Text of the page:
LET US NOT LET PUPPETRY DIE

Today’s changing lifestyle has tragically lost sight for our old traditional pastimes and are unfortunately dying for patronage. The new age mass media has made us cyber addictive freaks who can’t keep their fingers off the screen keypads. Due to this, these traditional art forms are at the cross roads in many states.

Puppetry, being one of these art forms, is one of the most ancient forms of entertainment. It came to India in 3rd Century A.D. It was honed into a theatrical art and helped to propagate the works of saints, religious leaders and depict stories.

Besides entertainment, puppetry serves as an applied art that conveys meaningful messages. It is one of those art forms which are least restricted in terms of colour, design, shape and movement. Puppetry is a real challenge to one’s imagination and the creative ability. Despite this, what was once a ONE-MAN show became a family occupation, involving several members of the family or small companies of men. Puppetry have tremendously contributed in the field of education, entertainment and generating awareness. It is a form of communication that works towards spreading messages to the masses and target audience. There are various different types of puppetry forms that exist but difference lies not only in the name. They are different in form, structure, manipulation and presentation techniques.

Glove, Rod, Shadow and String are the four different types of puppets prevailed in Indian Puppetry Culture. The Glove Puppets are the hand puppets and are worn as a glove and fits the index finger while rod puppets are often larger and are supported by rods of various types and sizes. Shadow puppet is another part of this traditional art and is operated against the rear of a tightly stretched white cloth screen. String puppets are the most frequently found puppets and are made of wood, wires, clothes and cotton.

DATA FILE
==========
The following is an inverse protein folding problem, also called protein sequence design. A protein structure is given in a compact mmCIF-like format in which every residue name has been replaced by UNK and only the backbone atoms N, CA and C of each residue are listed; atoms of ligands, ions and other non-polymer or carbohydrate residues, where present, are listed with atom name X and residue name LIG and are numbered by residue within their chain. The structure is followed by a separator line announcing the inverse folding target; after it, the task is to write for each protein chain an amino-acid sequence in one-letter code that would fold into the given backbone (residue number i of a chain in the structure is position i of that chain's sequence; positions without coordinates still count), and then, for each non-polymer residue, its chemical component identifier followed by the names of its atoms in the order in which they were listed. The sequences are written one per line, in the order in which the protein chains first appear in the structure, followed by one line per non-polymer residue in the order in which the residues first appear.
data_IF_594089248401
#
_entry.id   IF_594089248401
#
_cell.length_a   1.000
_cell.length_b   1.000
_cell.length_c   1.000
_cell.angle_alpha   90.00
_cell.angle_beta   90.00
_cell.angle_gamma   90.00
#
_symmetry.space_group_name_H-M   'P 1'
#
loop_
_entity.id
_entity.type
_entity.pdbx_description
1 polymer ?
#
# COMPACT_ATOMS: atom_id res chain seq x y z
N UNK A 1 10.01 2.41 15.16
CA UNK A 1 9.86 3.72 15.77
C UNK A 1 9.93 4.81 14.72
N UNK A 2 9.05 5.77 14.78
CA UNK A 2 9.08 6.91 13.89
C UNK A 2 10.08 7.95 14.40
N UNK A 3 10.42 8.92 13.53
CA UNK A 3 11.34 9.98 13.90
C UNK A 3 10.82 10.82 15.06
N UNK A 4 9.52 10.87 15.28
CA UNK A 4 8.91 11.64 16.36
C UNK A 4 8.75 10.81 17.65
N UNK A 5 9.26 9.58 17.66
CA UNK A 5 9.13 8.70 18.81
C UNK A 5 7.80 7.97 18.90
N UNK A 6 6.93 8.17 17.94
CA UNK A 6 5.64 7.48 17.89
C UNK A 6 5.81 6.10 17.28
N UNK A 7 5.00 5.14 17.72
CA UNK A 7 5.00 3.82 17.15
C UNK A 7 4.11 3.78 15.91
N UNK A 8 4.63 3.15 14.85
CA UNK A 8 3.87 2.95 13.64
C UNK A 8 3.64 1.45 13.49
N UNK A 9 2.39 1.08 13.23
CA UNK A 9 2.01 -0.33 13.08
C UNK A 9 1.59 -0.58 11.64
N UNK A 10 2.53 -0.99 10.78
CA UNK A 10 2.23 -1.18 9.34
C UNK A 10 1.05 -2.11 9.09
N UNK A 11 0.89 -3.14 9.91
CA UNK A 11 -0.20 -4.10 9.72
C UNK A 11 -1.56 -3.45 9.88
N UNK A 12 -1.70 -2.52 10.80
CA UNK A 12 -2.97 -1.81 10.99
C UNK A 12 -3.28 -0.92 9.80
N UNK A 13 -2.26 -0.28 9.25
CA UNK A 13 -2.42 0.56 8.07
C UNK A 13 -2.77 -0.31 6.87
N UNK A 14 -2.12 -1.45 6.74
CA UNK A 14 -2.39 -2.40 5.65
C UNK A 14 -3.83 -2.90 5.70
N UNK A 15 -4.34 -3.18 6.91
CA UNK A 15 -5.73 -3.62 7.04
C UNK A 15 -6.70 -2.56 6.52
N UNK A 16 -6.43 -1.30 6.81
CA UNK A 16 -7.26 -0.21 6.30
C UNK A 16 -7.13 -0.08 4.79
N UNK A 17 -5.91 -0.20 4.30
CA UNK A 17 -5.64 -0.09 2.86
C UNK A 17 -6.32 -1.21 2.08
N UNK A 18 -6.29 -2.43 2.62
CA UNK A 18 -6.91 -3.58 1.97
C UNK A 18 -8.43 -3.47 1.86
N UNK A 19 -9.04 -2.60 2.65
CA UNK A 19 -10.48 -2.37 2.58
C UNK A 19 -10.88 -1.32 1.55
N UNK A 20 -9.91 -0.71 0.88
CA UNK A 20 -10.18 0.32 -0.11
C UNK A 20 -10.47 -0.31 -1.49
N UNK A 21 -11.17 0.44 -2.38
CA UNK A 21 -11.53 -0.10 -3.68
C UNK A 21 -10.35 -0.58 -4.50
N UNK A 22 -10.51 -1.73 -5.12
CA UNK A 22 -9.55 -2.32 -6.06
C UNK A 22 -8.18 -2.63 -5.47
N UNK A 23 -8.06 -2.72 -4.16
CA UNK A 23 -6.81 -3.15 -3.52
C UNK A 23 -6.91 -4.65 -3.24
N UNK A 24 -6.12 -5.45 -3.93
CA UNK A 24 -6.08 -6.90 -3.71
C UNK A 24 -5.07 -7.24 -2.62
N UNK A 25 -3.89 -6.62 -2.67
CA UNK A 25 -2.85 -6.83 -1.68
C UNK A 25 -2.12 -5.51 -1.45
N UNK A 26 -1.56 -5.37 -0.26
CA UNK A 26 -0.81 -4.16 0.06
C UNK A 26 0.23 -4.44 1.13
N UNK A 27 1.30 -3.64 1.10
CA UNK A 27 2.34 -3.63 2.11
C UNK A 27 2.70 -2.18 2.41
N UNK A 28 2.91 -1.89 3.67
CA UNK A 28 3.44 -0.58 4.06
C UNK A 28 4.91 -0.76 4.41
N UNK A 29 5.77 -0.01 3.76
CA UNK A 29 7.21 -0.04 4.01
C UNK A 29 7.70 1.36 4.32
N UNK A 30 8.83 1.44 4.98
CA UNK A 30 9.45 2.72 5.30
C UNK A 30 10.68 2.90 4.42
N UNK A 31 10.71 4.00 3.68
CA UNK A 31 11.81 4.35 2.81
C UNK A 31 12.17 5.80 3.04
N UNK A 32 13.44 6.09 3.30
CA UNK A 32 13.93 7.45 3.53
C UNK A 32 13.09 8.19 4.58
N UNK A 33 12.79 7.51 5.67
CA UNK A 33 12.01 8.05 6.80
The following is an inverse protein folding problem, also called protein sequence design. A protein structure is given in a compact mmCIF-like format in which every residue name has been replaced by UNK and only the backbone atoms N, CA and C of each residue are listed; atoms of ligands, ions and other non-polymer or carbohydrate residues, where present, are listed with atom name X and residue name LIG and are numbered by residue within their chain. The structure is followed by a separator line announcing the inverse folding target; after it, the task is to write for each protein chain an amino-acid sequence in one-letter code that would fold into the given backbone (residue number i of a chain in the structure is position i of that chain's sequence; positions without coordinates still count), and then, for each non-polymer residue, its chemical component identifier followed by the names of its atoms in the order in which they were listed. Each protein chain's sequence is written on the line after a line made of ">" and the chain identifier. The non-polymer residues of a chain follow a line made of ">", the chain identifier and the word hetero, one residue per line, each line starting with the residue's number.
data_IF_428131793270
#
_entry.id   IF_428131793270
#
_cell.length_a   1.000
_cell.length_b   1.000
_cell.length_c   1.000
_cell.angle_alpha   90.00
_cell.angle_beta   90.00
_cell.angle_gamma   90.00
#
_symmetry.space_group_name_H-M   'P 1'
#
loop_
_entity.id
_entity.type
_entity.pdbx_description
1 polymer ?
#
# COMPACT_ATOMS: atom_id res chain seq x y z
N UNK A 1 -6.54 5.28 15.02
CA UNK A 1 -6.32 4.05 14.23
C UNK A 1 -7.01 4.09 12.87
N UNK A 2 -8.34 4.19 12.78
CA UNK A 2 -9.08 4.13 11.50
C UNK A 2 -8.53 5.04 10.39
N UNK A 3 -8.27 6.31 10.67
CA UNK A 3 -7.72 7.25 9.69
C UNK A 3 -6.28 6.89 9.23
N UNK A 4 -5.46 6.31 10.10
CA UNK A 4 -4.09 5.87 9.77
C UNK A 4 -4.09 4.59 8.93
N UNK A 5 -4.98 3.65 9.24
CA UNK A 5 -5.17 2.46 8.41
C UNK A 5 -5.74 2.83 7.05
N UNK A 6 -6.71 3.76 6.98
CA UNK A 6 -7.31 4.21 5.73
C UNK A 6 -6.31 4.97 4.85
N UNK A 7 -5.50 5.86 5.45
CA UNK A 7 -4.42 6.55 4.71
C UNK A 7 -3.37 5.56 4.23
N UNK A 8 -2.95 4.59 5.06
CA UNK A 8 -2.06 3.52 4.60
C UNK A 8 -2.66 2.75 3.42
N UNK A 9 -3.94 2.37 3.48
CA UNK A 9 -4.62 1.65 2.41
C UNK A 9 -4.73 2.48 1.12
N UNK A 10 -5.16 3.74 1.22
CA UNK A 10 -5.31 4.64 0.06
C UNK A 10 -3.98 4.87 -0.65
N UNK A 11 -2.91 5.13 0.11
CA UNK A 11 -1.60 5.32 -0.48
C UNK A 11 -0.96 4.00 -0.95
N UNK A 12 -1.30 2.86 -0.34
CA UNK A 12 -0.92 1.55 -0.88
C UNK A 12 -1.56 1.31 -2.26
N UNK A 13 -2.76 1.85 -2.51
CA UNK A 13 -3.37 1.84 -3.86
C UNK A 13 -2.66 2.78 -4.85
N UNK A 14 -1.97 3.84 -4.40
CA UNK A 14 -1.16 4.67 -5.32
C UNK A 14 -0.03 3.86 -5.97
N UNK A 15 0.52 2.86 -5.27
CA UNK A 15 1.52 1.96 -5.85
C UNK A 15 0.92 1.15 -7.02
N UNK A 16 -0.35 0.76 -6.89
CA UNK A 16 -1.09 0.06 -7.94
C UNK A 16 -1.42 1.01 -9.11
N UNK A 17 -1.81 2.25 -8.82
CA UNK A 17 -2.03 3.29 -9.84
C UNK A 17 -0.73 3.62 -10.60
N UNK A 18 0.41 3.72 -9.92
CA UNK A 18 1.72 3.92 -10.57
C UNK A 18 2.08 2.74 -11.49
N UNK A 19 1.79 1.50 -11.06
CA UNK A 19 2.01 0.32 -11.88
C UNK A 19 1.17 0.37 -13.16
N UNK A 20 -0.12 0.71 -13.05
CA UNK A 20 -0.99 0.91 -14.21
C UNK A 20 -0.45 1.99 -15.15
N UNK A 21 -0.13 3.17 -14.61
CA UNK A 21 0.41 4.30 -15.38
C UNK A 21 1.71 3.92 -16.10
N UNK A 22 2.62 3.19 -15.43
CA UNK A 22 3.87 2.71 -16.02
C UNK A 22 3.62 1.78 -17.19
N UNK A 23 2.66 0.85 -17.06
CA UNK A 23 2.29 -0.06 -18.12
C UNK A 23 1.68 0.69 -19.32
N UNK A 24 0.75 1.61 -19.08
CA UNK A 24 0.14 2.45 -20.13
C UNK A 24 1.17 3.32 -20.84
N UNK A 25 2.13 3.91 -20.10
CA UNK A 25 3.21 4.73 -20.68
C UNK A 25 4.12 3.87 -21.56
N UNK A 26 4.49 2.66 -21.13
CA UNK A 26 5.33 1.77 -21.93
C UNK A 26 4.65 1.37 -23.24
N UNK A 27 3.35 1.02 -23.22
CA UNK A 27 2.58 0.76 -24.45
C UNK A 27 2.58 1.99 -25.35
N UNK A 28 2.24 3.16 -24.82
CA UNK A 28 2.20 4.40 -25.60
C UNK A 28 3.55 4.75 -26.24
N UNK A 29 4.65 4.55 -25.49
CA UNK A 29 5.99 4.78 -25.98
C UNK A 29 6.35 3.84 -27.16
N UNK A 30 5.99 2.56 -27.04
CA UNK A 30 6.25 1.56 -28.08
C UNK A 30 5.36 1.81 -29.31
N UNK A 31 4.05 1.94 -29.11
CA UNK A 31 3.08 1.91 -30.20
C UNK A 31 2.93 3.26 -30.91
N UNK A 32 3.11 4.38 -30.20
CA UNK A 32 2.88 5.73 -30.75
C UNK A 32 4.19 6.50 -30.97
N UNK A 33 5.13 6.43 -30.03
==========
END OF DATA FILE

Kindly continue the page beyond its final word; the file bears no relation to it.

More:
Puppets own a huge vocabulary of different names. The basic four types of puppets and their puppetry are prevailed in many parts of the country with different names, each adding their bit of spice of changes in them. The shadow puppetry is locally called Tholu Bommalata in Andhra while the string form is called Koyyabommalata. The string puppets own a different name in the state of Assam, called Putal-nach. In this, human figure puppets have moveable joints for manipulation. In Karnataka, the string puppets are called Gombe-atta or togalu Gombe-atta. These puppets are similar to the puppets of Andhra Pradesh and have a blend of dramatic music of folk and classic style as well. Traditional puppetry in Kerala is Pava-Kuthu which is a form of glove puppets and Thol pavakuthu which is a form of leather puppetry. These puppets are very colourful and bear the heavy make-ups and costumes, unlike, Kathakali actors. In Maharashtra, Kalasutri Bahulya and Chamadyache Bahulya are the string and shadow forms of puppet respectively. There are three forms of puppetry prevalent in Orissa; glove with the name of Kundhei-nach, shadow by the name of Ravanachaya, Kathi Kundhei and Gopalila Kandhei, names of rod and string puppetry respectively.

The colourful string puppets of Rajasthan are called Kathputli while it is called Putul Nach in Bengal. The theme for the puppets plays are drawn from the epics and puranic literature and a number of characters which are drawn in each play.

Puppetry is not just a good communication medium but also, puppet making and performing is a good occupational therapy for physically disabled people. The early puppet shows in India dealt mostly with histories of great kings, princes and heroes in rural areas. This visually impactful art form is a rewarding hobby and builds up good observation and the ability to replicate things.

The early puppet shows in India dealt mostly with histories of great kings, princes and heroes and also political satire in rural areas. Religious portrayals in puppetry developed in South India with shadow puppet performances of stories from Ramayana and Mahabharata. Even today, especially in Kerala, shadow puppet is a temple ritual performed every year during a temple festival for a specified duration. With the progress and development of civilization, the mysticism connected with traditional puppetry slowly started to fade which was replaced with an element of entertainment. Slowly, this art form emerged from the precincts of the temple and villages to reach out the outside world performing on various social and contemporary themes in Indian towns and cities.

Rural advertising is another possibility. Promotion skits can be staged to inform the public about new products available.

However, the best use of this art is as a hobby. Building and presenting puppet shows can provide delightful hours of fun to young and old alike. Let’s not let puppetry die.

[author image=”http://www.aapkatimes.com/wp-content/uploads/2014/08/Sonakshi.jpg” ]I am Sonakshi Khurana student at Vivekananda Institute of Professional Studies pursuing Bachelors in Journalism and Mass Communication. With a keen interest in social issues, I wish to serve my country for its better and prosperous future [/author]